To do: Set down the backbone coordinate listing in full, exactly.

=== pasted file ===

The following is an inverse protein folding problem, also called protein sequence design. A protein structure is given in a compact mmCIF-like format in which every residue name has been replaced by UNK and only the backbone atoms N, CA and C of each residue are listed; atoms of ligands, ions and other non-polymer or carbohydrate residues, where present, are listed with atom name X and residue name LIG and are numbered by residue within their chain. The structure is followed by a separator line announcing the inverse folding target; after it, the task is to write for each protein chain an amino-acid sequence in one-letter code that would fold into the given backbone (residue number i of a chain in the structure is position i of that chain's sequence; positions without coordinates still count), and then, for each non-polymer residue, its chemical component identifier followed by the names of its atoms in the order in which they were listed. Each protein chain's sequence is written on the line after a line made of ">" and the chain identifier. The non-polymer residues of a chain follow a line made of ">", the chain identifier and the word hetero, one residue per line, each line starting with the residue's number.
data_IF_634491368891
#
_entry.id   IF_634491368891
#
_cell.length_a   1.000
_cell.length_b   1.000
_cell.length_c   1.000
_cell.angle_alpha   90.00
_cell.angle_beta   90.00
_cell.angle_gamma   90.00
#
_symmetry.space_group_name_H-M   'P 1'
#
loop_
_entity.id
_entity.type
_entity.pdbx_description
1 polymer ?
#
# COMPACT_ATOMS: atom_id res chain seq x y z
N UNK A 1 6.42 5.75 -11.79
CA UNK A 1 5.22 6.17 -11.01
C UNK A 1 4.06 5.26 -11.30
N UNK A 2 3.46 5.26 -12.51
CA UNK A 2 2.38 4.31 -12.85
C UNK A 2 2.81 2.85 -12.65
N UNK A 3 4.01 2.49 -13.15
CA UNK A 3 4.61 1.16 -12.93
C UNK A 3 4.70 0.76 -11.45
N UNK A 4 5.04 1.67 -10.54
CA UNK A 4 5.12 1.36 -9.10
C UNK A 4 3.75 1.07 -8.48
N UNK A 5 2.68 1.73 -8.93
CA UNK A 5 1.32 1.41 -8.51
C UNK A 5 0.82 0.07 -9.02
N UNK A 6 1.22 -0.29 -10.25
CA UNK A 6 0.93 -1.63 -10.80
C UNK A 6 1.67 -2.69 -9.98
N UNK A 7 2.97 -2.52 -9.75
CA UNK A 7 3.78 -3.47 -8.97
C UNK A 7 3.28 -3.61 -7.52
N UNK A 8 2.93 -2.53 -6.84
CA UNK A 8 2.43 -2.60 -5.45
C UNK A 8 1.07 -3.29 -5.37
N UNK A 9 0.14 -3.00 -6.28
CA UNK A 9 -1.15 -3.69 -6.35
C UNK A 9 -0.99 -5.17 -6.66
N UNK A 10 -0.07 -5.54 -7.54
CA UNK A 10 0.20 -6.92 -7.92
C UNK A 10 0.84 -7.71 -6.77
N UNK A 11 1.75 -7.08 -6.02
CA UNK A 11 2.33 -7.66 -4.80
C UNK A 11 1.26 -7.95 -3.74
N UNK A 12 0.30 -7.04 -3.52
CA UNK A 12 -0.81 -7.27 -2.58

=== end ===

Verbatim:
The following is an inverse protein folding problem, also called protein sequence design. A protein structure is given in a compact mmCIF-like format in which every residue name has been replaced by UNK and only the backbone atoms N, CA and C of each residue are listed; atoms of ligands, ions and other non-polymer or carbohydrate residues, where present, are listed with atom name X and residue name LIG and are numbered by residue within their chain. The structure is followed by a separator line announcing the inverse folding target; after it, the task is to write for each protein chain an amino-acid sequence in one-letter code that would fold into the given backbone (residue number i of a chain in the structure is position i of that chain's sequence; positions without coordinates still count), and then, for each non-polymer residue, its chemical component identifier followed by the names of its atoms in the order in which they were listed. Each protein chain's sequence is written on the line after a line made of ">" and the chain identifier. The non-polymer residues of a chain follow a line made of ">", the chain identifier and the word hetero, one residue per line, each line starting with the residue's number.
data_IF_634491368891
#
_entry.id   IF_634491368891
#
_cell.length_a   1.000
_cell.length_b   1.000
_cell.length_c   1.000
_cell.angle_alpha   90.00
_cell.angle_beta   90.00
_cell.angle_gamma   90.00
#
_symmetry.space_group_name_H-M   'P 1'
#
loop_
_entity.id
_entity.type
_entity.pdbx_description
1 polymer ?
#
# COMPACT_ATOMS: atom_id res chain seq x y z
N UNK A 1 6.42 5.75 -11.79
CA UNK A 1 5.22 6.17 -11.01
C UNK A 1 4.06 5.26 -11.30
N UNK A 2 3.46 5.26 -12.51
CA UNK A 2 2.38 4.31 -12.85
C UNK A 2 2.81 2.85 -12.65
N UNK A 3 4.01 2.49 -13.15
CA UNK A 3 4.61 1.16 -12.93
C UNK A 3 4.70 0.76 -11.45
N UNK A 4 5.04 1.67 -10.54
CA UNK A 4 5.12 1.36 -9.10
C UNK A 4 3.75 1.07 -8.48
N UNK A 5 2.68 1.73 -8.93
CA UNK A 5 1.32 1.41 -8.51
C UNK A 5 0.82 0.07 -9.02
N UNK A 6 1.22 -0.29 -10.25
CA UNK A 6 0.93 -1.63 -10.80
C UNK A 6 1.67 -2.69 -9.98
N UNK A 7 2.97 -2.52 -9.75
CA UNK A 7 3.78 -3.47 -8.97
C UNK A 7 3.28 -3.61 -7.52
N UNK A 8 2.93 -2.53 -6.84
CA UNK A 8 2.43 -2.60 -5.45
C UNK A 8 1.07 -3.29 -5.37
N UNK A 9 0.14 -3.00 -6.28
CA UNK A 9 -1.15 -3.69 -6.35
C UNK A 9 -0.99 -5.17 -6.66
N UNK A 10 -0.07 -5.54 -7.54
CA UNK A 10 0.20 -6.92 -7.92
C UNK A 10 0.84 -7.71 -6.77
N UNK A 11 1.75 -7.08 -6.02
CA UNK A 11 2.33 -7.66 -4.80
C UNK A 11 1.26 -7.95 -3.74
N UNK A 12 0.30 -7.04 -3.52
CA UNK A 12 -0.81 -7.27 -2.58